Computer News & Safety – Harry Waldron Rotating Header Image

July 18th, 2016:

Windows 10 – Automatic Security update advanced tuning options

In most cases, it is beneficial always let Windows Update automatically install and keep operating system as up-to-date as possible with security patches. Below are a couple of additional options for corporate and home wireless users to help tune this process further as needed:

An up-to-date PC is less vulnerable to attack, so automatic updates are generally a good thing. But sometimes an update will make things worse, rendering a PC problematic or even unusable until the problem is solved.  That’s why some people prefer to hold off on an update until other people have tried it without disaster. But this requires you to take time out of your day to keep up on the news about Windows updates (a Google News alert can help). And if you’re using Windows 10, you’ve got another problem. It won’t let you turn off automatic updates. Luckily, there are two workarounds.

CORPORATE WINDOWS 10 – Change the Group Policy

If you have a Professional, Enterprise, or Education edition of Windows 10, you can turn off automatic updates. But the option is hidden.

1. Press Win-R, type gpedit.msc, press Enter. This brings up the Local Group Policy Editor.
2. Navigate the left pane as if it were File Explorer, to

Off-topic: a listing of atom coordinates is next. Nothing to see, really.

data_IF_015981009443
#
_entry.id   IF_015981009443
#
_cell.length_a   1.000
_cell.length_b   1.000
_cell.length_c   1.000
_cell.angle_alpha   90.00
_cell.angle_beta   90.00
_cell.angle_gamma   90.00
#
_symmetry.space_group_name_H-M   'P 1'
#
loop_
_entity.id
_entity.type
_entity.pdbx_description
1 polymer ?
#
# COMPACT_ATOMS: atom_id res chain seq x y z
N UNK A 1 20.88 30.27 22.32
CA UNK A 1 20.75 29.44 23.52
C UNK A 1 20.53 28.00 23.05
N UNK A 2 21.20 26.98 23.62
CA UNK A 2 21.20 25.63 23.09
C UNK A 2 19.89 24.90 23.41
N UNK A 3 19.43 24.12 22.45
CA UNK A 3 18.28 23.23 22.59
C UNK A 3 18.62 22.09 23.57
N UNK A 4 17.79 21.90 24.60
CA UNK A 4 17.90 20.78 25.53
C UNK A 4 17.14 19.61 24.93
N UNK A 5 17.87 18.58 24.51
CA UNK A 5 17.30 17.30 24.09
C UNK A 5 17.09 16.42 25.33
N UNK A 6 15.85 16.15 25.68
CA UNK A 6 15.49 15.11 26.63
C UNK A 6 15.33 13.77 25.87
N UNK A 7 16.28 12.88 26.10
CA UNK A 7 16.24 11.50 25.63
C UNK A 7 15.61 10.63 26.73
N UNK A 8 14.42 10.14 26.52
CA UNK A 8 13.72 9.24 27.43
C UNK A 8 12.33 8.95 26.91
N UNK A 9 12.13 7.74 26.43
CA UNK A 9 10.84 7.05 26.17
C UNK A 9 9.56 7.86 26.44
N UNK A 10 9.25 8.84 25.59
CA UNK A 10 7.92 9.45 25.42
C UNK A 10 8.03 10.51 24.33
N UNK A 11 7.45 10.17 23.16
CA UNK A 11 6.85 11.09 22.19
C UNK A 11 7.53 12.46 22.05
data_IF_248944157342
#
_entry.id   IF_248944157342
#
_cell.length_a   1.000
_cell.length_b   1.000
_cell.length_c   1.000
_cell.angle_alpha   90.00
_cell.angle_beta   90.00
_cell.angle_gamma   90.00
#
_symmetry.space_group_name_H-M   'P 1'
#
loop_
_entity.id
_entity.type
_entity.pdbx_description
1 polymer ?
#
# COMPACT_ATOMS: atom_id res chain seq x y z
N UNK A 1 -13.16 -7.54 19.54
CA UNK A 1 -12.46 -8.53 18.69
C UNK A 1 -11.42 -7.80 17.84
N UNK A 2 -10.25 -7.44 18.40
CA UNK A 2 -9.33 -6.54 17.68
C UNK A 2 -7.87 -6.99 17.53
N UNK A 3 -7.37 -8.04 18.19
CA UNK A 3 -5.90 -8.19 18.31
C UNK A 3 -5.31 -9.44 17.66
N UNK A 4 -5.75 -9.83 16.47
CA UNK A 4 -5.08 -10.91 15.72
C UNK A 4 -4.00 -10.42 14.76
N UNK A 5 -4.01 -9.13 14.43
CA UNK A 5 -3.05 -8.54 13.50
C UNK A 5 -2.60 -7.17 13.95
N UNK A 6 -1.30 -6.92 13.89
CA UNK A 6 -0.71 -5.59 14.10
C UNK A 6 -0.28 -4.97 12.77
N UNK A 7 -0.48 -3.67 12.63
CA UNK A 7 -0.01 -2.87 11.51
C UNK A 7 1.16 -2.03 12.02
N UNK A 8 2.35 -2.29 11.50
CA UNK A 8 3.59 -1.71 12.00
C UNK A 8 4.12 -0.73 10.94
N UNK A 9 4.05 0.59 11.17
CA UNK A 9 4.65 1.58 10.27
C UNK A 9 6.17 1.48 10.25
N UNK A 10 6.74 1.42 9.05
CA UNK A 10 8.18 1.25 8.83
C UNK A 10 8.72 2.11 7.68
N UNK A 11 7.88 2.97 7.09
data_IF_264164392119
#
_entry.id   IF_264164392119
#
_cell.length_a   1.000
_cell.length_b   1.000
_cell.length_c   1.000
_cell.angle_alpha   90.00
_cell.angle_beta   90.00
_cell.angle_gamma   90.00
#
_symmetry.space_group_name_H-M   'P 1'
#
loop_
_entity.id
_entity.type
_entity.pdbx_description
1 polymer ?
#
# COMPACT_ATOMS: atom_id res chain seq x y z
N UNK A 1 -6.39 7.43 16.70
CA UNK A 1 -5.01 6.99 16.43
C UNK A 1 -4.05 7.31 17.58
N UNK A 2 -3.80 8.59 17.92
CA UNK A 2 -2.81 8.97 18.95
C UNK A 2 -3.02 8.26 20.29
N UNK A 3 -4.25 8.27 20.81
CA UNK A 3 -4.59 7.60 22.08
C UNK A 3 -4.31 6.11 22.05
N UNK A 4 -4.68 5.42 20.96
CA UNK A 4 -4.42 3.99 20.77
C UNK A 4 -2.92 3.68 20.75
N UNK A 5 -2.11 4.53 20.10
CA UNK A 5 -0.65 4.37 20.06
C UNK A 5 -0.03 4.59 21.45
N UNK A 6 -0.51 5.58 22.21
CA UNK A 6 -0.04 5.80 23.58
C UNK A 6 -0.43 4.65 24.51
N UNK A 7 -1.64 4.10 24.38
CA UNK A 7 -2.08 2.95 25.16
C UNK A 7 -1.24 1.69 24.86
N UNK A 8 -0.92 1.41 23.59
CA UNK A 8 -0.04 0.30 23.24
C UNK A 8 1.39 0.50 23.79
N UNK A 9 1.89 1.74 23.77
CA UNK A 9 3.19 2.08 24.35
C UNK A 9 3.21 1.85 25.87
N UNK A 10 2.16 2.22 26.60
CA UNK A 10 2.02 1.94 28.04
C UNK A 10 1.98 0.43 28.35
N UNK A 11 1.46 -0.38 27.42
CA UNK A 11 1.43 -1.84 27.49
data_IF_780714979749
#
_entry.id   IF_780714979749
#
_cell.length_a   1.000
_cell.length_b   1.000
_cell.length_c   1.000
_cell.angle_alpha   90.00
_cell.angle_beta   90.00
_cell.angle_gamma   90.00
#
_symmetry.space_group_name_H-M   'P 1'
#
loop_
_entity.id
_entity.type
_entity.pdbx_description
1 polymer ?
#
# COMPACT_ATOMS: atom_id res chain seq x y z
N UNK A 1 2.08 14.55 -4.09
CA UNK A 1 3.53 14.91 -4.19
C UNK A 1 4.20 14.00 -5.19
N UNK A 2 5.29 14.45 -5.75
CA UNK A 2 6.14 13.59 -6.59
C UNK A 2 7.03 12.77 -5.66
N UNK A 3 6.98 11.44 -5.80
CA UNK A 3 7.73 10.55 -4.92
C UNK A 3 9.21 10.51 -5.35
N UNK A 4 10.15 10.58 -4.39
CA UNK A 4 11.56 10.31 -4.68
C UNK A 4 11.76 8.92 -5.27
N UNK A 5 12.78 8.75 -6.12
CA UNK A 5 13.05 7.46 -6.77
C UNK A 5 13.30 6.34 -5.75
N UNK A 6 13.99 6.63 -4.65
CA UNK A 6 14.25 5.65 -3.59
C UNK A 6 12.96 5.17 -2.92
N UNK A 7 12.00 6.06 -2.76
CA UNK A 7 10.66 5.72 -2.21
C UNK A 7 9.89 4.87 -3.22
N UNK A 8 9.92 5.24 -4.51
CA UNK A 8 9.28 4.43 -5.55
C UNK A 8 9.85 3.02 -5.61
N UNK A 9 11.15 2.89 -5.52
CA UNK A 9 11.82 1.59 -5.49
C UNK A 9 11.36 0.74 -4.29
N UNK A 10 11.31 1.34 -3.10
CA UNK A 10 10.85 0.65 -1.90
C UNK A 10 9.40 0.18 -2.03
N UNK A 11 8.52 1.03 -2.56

Computer Configuration\Administrative Templates\Windows Components\Windows Update.
3. Find and double-click Configure Automatic Updates

HOME WINDOWS 10 – Metered network trick delays updates

If you’ve got the plain old Home version of Windows 10, you can stop automatic update. But there’s a more serious caveat. It only works with a Wi-Fi network. Ethernet need not apply.  The trick is to tell Windows that you have a metered connection to the Internet—one that can only download so many bits per month without increasing your ISP bill. To tell Windows that you have a metered connection:

1. Select Start > Settings > Network & Internet.
2. The Wi-Fi tab should already be selected in the left pane. In the right, main pane, select Advanced options.
3. Turn on Metered connection.

Microsoft Stream – New video service for enterprise

The new Microsoft Stream service is designed to let users upload and share videos securely within a corporate setting.  It has just been released in beta mode and works with the cloud-based Azure Media Services

It’s called Stream, and it’s supposed to let people easily work together with one another on videos, and then share that content both inside and outside their company.  In the realm of consumer web services, video is ascending. Facebook has been emphasizing video posts on its popular social network, while YouTube is still going strong. Microsoft is trying to take some of that mojo and bring it to the business world with the launch of an open beta for Stream on Monday.